545 F2d 1116 Scott v. United States

545 F.2d 1116

Arlester SCOTT, Appellant,
UNITED STATES of America, Appellee.

No. 76-1320.

United States Court of Appeals,
Eighth Circuit.

Submitted Nov. 17, 1976.
Decided Nov. 24, 1976.

Arlester Scott, pro se.

Bert C. Hurn, U. S. Atty., and Stephen L. Hill, Asst. U. S. Atty., Kansas City, Mo., for appellee.

Before LAY, ROSS and WEBSTER, Circuit Judges.


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Arlester Scott appeals from the denial of his 28 U.S.C. § 2255 motion to vacate sentence. We affirm.


In 1972, Scott was convicted by a jury of selling heroin in violation of 21 U.S.C. § 841(a)(1), and was sentenced to five years' imprisonment and a three-year special parole term. His conviction was affirmed on appeal. United States v. Scott, 485 F.2d 576 (8th Cir. 1973), cert. denied, 416 U.S. 941, 94 S.Ct. 1946, 40 L.Ed.2d 292 (1974).


In March, 1976, Scott filed the instant § 2255 motion, alleging two grounds for relief: (1) that he was denied a fair trial by government use of perjured testimony; and (2) ineffective assistance of counsel. The district court denied relief without a hearing, holding that Scott's perjured testimony claim was considered and rejected on direct appeal, and that Scott was afforded adequate representation. This appeal ensued.


The circumstances underlying Scott's claims are as follows. At trial, La Foy Thomas, a government informant, testified that Scott sold heroin to him in a transaction which took place outside of a Kansas City lounge. Thomas' testimony was corroborated by police officers who observed the purported transaction.


Testifying in his defense, Scott admitted meeting Thomas on the night in question, but stated that he merely collected an old debt from him. The defense also called Saundra Kay Davis, a social worker, who testified that she was with Scott on the night in question, that she observed the confrontation in which the heroin sale allegedly occurred from an automobile parked down the street from the lounge, and that she saw the man with Scott hand him something but did not see Scott give him anything in return.


On cross-examination, the prosecution asked Davis whether she had ever been present on any occasion when narcotics were sold. She responded in the negative. Thereafter, during the government's case in rebuttal, La Foy Thomas testified that Davis was present on July 25, 1972, when he purchased narcotics from one Bernie Murray in another government controlled buy. On surrebuttal, Davis testified that she was working on July 25, 1972, that she was not with Bernie Murray during that time, and that she had work records which would verify her testimony. Defense counsel did not produce Davis' work records during trial but did present them to the court in connection with a motion for a new trial. The records indicate that Davis was on duty at a boys club on July 25, 1972, between 1:00 and 9:30 p. m.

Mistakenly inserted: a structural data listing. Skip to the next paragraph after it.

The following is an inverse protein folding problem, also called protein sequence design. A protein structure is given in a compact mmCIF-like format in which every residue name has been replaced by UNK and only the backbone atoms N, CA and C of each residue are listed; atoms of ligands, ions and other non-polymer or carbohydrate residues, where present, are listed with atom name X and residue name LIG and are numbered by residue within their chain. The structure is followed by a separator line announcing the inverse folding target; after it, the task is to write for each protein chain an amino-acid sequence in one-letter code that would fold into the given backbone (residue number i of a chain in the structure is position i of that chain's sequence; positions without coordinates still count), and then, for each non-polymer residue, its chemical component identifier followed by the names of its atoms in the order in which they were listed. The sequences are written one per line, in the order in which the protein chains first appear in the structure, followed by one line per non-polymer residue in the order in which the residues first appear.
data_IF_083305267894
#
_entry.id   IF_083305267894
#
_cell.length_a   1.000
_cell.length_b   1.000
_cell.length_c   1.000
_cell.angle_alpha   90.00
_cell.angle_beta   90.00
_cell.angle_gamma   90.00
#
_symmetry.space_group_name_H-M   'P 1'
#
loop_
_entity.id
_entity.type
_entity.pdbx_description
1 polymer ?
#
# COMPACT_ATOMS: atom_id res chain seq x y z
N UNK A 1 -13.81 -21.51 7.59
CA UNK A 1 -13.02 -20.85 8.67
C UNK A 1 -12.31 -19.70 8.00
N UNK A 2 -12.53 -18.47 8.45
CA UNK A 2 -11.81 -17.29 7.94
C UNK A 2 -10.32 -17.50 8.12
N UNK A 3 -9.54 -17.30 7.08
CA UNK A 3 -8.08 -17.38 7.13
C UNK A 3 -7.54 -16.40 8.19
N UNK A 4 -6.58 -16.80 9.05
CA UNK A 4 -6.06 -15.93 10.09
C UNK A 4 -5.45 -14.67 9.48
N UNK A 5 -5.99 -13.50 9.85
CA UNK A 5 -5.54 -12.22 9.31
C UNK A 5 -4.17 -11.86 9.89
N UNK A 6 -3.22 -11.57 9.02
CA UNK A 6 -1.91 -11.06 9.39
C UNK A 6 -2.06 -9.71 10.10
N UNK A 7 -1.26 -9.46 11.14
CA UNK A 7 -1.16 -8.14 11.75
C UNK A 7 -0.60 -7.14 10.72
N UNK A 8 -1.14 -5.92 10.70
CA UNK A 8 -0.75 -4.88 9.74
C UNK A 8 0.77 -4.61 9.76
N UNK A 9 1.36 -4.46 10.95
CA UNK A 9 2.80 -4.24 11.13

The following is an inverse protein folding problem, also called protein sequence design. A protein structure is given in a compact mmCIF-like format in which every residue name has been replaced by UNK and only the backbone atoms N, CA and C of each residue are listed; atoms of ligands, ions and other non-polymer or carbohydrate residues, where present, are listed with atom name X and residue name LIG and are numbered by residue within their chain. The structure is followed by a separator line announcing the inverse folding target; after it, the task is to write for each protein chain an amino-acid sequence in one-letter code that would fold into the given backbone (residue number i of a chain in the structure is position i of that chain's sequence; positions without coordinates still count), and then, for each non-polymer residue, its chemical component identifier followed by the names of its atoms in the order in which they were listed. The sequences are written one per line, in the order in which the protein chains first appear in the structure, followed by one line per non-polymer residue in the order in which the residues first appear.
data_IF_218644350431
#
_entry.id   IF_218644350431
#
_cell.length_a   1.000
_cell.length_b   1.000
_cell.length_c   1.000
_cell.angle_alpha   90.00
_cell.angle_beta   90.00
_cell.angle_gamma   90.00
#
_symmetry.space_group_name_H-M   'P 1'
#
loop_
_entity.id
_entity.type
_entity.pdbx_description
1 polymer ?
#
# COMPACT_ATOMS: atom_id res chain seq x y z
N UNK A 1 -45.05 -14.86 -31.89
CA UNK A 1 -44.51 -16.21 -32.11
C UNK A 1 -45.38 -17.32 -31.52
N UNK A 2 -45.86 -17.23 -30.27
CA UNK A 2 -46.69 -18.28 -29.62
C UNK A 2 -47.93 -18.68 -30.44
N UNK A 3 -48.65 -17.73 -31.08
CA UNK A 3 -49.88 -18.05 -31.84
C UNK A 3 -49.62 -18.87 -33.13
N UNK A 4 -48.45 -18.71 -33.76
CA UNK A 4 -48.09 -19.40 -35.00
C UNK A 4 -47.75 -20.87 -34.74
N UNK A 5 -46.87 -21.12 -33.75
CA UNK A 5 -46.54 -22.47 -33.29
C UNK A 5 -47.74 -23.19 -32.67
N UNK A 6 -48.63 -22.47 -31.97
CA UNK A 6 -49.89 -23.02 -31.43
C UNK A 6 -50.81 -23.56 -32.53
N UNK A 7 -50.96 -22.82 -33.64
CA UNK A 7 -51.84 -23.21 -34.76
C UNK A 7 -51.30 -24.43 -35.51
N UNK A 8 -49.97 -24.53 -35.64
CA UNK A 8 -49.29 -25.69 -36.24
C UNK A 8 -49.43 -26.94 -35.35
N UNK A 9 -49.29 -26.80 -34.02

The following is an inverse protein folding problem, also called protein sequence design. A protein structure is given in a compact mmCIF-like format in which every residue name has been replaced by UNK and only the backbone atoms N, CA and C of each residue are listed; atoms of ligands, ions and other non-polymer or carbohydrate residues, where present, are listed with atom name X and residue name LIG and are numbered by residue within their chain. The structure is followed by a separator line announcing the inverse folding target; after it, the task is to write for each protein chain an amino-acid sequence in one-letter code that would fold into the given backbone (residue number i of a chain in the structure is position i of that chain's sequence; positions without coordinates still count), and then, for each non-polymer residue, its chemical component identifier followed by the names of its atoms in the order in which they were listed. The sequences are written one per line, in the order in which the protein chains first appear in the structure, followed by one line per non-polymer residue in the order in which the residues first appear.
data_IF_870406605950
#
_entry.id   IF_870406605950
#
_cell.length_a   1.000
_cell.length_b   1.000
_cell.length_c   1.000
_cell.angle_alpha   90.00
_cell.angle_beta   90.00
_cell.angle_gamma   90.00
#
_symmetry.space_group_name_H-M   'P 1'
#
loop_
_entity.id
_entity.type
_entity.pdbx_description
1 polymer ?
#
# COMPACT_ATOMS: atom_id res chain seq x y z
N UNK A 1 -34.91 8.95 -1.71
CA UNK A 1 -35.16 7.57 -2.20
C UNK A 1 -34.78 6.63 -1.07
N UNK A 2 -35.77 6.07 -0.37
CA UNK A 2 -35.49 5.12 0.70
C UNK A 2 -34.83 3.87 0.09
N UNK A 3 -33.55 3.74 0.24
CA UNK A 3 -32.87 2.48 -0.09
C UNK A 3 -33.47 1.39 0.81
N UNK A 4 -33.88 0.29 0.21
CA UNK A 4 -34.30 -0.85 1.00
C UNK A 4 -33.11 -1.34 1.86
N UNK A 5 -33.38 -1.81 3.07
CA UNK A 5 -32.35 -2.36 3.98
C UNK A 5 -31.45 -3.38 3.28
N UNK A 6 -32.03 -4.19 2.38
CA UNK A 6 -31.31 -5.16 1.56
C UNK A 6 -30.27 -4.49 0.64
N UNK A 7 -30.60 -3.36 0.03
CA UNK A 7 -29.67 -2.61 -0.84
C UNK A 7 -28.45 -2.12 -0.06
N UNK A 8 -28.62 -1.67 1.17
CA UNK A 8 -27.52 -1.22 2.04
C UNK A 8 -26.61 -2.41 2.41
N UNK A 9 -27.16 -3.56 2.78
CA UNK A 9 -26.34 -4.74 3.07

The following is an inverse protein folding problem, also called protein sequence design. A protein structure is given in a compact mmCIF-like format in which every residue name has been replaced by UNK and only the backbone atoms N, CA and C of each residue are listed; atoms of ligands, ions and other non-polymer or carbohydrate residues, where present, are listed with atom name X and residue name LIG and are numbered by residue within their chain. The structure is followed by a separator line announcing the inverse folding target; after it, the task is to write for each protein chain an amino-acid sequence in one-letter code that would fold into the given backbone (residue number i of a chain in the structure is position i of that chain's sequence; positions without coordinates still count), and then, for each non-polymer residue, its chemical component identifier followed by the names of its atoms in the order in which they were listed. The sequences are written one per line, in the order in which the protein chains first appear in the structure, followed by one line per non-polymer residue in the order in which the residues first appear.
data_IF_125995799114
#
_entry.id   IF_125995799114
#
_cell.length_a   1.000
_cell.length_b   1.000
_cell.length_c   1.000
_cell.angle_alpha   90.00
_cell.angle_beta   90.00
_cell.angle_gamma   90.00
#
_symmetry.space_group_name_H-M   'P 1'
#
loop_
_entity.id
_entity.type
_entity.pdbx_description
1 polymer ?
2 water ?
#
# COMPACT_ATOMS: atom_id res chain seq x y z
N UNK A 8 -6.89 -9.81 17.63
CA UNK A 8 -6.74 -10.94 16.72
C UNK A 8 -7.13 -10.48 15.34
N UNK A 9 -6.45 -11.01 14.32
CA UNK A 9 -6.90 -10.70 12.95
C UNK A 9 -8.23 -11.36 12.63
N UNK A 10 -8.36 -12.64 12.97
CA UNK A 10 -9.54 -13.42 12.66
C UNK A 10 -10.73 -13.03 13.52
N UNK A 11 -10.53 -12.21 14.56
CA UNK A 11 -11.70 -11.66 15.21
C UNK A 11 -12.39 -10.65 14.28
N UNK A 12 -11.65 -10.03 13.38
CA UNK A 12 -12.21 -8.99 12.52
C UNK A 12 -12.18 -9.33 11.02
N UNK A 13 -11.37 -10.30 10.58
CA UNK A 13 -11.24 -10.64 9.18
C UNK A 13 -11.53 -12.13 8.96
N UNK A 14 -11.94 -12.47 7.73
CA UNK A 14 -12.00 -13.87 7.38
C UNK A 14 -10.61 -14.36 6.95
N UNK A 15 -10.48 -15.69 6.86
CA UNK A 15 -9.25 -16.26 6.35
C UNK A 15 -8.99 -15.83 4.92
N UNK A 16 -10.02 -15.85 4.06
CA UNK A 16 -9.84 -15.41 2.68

Scott contends that Thomas' testimony that Davis was present at a narcotics transaction involving Bernie Murray constituted government use of perjured testimony. He further asserts that defense counsel's failure to seek a continuance for purposes of procuring Davis' employment records constituted ineffective assistance of counsel. Scott claims that he was prejudiced by these circumstances in that the credibility of a key defense witness was impaired.

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With respect to Scott's perjured testimony claim, the same allegations as involved here were considered and rejected by this court on Scott's direct appeal. United States v. Scott, supra at 577. Accordingly, that claim cannot be raised anew in a collateral proceeding under § 2255. See, e. g., Houser v. United States, 508 F.2d 509, 514 (8th Cir. 1974).


We note also that Scott's allegations concerning Thomas' alleged perjury are insufficient to state a claim for denial of a fair trial. In order to establish a claim of the kind asserted here, it must be shown that the government knowingly made use of false testimony. See, e. g., Weiland v. Parratt, 530 F.2d 1284, 1289 (8th Cir. 1976). Here, even assuming Thomas' testimony as to Davis' presence at a drug transaction to be false, Scott has neither alleged that the government was aware of such falsity, nor pleaded any facts from which such knowledge might be inferred.


Regarding the adequacy of representation afforded Scott, we agree with the district court that defense counsel's failure to seek a continuance in order to obtain Davis' work records did not constitute ineffective assistance of counsel. In view of Davis' rehabilitative testimony on surrebuttal, the collateral nature of her work records, and the fact that those records do not conclusively rebut Thomas' testimony,1 we cannot say that counsel's failure to attempt to procure those records amounted to a failure to perform as a reasonably competent attorney would have under similar circumstances, or that Scott was prejudiced thereby. See Pinnell v. Cauthron, 540 F.2d 938 (8th Cir. 1976); United States v. Easter, 539 F.2d 663 (8th Cir. 1976).


The judgment of the district court is affirmed.


Although the records indicate that Davis was on duty from 1:00 to 9:30 p. m., they do not conclusively show that she was on the premises of the boys club during that entire period. Also, while there is some indication that the drug transaction involving Bernie Murray occurred at 1:30 p. m., the record is not entirely clear in this regard